Kuwait requested an emergency meeting of the UN security council. Diplomats later told Agence France-Presse the US had blocked the request.

Trump’s decision to move the embassy and recognise Jerusalem as the capital of Israel dismayed Palestinians, who see East Jerusalem as the capital of their future state. The holy city has been one of the most contentious issues in past negotiations, and broad international consensus has been that its status will be settled under a peace deal, although Trump has said Jerusalem is now “off the table”.

Many Israelis have praised the decision to move the diplomatic mission. The Friends of Zion Museum has put up posters in Jerusalem saying: “Make Israel Great Again” and US flags have been hung from buildings in the city.

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UN officials condemn ‘outrageous human rights violation’ as Palestinians begin to bury their dead
Nakba day protests follow embassy unrest – live updates

Palestinians clash with Israeli troops in Ramallah, West Bank – video

International condemnation of Israel’s killing of 60 Palestinian protesters in Gaza has escalated as tens of thousands of people rallied in the coastal enclave to bury the dead.

The killings took place on Monday during demonstrations at the Gaza border fence, which coincided with a high-profile ceremony to mark the transfer of the US embassy from Tel Aviv to Jerusalem, which overturned decades of US foreign policy.

The UK prime minister, Theresa May, was among those who spoke out strongly on Tuesday. A spokesman said she was “deeply troubled” by Israel’s use of live fire and “the scale of the violence”.

On Tuesday Palestinians marked the nakba, or “catastrophe”, commemorating the more than 700,000 Palestinians who fled or were expelled in the 1948 war surrounding Israel’s creation.

Senior UN officials condemned the recent killings as an “outrageous human rights violation” and said it appeared that anyone approaching the Gaza border fence was liable to be killed by Israeli soldiers. Ireland summoned Israel’s ambassador to protest against the fatalities. Russia and China also expressed their concern over the killings.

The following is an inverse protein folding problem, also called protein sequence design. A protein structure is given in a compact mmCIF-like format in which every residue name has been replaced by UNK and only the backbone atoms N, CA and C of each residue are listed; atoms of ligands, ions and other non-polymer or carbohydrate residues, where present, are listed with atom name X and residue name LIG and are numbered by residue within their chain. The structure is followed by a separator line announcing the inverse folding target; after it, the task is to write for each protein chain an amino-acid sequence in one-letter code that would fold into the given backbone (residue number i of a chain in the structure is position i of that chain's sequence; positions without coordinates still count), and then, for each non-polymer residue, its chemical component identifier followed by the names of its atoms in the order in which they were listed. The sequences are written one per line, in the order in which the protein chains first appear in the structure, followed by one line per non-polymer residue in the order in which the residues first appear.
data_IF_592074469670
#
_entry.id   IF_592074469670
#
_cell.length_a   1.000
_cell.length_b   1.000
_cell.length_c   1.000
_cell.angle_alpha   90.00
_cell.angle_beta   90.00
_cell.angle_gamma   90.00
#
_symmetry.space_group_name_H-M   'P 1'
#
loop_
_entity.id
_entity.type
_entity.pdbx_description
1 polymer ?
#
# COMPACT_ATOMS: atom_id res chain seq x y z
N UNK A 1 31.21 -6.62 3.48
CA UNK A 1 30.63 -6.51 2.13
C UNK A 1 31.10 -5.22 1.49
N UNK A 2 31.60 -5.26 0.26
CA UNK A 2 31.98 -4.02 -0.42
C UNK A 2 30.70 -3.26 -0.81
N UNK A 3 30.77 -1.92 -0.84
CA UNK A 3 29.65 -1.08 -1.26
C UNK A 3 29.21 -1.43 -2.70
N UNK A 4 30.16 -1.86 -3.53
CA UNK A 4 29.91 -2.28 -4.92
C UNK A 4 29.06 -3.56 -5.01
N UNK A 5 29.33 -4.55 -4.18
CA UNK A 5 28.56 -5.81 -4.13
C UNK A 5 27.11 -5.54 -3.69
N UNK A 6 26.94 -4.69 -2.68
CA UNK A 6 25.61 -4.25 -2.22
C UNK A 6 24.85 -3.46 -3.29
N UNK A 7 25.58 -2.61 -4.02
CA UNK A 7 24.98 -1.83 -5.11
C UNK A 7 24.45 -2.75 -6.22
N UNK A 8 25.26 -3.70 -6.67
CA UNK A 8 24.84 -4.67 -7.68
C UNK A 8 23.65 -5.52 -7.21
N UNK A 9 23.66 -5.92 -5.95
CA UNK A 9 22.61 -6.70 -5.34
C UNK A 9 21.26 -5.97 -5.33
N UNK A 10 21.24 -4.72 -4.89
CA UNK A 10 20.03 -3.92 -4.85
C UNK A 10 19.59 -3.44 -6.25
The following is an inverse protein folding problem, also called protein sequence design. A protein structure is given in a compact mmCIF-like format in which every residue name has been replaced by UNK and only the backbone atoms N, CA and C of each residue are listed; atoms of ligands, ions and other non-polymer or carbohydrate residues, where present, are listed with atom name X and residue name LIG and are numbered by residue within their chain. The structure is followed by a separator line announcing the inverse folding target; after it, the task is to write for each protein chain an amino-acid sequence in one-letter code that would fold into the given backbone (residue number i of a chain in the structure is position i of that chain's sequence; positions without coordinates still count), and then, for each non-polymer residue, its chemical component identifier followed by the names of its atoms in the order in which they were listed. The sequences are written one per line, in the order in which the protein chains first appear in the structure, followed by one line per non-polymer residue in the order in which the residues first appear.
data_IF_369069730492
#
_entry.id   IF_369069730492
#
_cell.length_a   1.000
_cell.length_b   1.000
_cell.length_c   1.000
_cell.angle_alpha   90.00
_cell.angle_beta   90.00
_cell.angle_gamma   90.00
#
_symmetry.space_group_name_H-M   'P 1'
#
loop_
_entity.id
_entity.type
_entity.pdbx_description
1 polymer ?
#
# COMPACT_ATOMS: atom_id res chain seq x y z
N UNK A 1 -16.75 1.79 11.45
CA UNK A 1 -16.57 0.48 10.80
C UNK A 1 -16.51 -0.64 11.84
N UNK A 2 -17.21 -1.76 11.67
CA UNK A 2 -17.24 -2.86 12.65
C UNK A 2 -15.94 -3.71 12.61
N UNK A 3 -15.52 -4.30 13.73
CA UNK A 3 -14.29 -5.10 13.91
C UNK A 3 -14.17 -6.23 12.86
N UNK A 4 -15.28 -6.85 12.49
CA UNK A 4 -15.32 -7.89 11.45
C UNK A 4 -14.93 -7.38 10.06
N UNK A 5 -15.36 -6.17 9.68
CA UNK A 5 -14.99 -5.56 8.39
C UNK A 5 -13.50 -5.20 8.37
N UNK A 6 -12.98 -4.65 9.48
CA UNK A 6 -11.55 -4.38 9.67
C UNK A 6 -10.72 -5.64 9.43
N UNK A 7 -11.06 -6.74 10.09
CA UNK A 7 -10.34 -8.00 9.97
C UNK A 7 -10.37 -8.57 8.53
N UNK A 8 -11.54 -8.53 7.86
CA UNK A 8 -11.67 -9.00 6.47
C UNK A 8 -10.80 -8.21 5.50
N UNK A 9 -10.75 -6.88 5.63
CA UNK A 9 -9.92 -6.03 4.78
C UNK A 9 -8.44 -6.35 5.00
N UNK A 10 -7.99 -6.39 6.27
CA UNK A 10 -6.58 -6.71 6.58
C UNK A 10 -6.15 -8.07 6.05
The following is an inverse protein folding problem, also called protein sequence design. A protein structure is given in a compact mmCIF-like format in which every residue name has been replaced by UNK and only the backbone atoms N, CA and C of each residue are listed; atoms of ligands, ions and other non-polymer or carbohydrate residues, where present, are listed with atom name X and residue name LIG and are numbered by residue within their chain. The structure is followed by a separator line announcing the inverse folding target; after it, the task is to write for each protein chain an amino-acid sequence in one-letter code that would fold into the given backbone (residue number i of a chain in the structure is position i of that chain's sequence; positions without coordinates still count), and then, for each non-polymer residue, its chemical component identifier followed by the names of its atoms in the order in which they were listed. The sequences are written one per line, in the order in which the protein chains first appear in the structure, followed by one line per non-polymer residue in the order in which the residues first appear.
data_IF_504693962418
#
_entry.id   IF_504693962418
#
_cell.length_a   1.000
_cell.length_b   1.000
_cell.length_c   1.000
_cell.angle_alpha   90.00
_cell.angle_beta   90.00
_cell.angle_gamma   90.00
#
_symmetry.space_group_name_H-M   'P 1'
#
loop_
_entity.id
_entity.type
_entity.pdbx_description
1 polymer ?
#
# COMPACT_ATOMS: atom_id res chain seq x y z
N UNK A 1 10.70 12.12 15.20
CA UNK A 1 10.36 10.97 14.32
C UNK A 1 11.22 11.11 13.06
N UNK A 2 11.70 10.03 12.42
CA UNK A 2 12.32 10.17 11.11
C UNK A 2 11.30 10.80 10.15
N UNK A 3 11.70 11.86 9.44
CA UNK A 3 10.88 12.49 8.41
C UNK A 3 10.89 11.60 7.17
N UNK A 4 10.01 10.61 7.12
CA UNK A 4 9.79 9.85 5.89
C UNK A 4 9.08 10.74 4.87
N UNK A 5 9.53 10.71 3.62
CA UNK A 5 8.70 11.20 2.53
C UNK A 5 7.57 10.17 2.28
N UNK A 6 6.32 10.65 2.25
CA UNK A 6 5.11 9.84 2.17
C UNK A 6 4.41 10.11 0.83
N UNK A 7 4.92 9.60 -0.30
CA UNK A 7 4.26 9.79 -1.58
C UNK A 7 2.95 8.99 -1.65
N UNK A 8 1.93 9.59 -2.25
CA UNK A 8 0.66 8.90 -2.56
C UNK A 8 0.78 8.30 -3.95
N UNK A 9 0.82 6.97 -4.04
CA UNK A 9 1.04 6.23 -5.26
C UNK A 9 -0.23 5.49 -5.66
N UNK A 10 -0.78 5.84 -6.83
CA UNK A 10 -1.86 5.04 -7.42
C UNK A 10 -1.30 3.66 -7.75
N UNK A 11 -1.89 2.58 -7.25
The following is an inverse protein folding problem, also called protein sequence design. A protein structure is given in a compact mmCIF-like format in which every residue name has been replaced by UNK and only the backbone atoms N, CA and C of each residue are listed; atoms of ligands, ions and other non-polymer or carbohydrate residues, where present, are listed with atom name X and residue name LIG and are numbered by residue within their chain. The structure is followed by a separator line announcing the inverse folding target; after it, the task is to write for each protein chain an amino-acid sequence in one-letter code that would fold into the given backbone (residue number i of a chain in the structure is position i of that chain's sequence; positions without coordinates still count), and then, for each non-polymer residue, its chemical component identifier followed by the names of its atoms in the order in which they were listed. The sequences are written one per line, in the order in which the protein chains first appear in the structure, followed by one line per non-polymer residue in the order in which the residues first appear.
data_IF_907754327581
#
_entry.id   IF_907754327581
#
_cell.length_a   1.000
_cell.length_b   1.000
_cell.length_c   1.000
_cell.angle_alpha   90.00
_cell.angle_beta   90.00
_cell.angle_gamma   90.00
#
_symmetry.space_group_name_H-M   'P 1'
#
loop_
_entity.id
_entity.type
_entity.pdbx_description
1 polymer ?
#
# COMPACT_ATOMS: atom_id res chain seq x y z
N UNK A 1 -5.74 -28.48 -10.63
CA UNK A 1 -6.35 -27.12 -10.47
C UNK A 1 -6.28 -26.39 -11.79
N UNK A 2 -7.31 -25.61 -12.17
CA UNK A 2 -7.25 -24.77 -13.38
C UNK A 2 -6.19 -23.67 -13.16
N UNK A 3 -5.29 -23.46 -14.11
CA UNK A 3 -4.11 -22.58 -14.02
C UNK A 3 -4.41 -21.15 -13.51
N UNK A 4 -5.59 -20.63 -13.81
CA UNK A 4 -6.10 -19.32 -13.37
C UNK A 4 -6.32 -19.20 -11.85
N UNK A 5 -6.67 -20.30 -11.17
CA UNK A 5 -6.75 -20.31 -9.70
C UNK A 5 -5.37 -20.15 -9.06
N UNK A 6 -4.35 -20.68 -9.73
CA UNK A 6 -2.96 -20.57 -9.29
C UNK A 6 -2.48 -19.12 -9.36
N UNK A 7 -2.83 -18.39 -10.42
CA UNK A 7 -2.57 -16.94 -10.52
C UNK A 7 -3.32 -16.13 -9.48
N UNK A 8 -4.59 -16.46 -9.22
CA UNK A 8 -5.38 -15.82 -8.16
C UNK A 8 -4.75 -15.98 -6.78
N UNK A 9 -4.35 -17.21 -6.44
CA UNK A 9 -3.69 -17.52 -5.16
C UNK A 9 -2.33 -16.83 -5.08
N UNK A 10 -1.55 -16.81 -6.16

But any prospect of the US allowing an investigation under the aegis of the Security Council seemed remote after the American ambassador to the UN, Nikki Haley, threw Washington’s weight behind Israel, saying no country would show the “restraint” that Israel had.

Most of the Gazans who died on Monday were shot by Israeli snipers, Gaza’s health ministry said. According to the Hamas-run ministry, the dead included eight children under the age of 16. At least 2,400 people were wounded.

Summing up the concern of many, Rupert Colville, a spokesman for the UN high commissioner for human rights, said in Geneva: “The mere fact of approaching a fence is not a lethal, life-threatening act, so that does not warrant being shot. It seems that anyone is liable to be shot dead.” He stressed that international laws that applied to Israel made clear that “lethal force may only be used as a measure of last, not first, resort.”

In an apparent dismissal of Israel’s justification for the high casualty levels, Colville said: “It is not acceptable to say that ‘this is Hamas and therefore this is OK.”

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World Politics

United States

Internal documents obtained by the Guardian reveal a nationwide drive to persuade union members to quit and stop paying dues

Members of the American Federation of Teachers hold up signs depicting Education Secretary Betsy DeVos and David Koch, while protesting in support of unions outside of the supreme court on 26 February. Photograph: Jacquelyn Martin/AP

Rightwing activists are launching a nationwide drive to persuade public-sector trade union members to tear up their membership cards and stop paying dues, posing a direct threat to the progressive movement in America.

Documents obtained by the Guardian reveal that a network of radical conservative thinktanks spanning all 50 states is planning direct marketing campaigns targeted personally at union members to encourage them to quit. The secret push, the group hopes, could cost unions up to a fifth of their 7 million members, lead to the loss of millions of dollars in income and undermine a cornerstone of US progressive politics.

“Well run opt-out campaigns can cause public-sector unions to experience 5 to 20% declines in membership, costing hundreds of thousands or even millions of dollars in dues money. This can affect the resources and attention available for union leaders to devote to political action campaigns,” the internal documents say.

The anti-union marketing drive is the brainchild of the State Policy Network (SPN), a coast-to-coast alliance of 66 rightwing thinktanks that has an $80m war chest to promote Donald Trump-friendly regressive policies such as low taxes and small government. The group is funded by such billionaire conservative donors as the Koch brothers and the Walton Family Foundation that stems from the Walmart fortune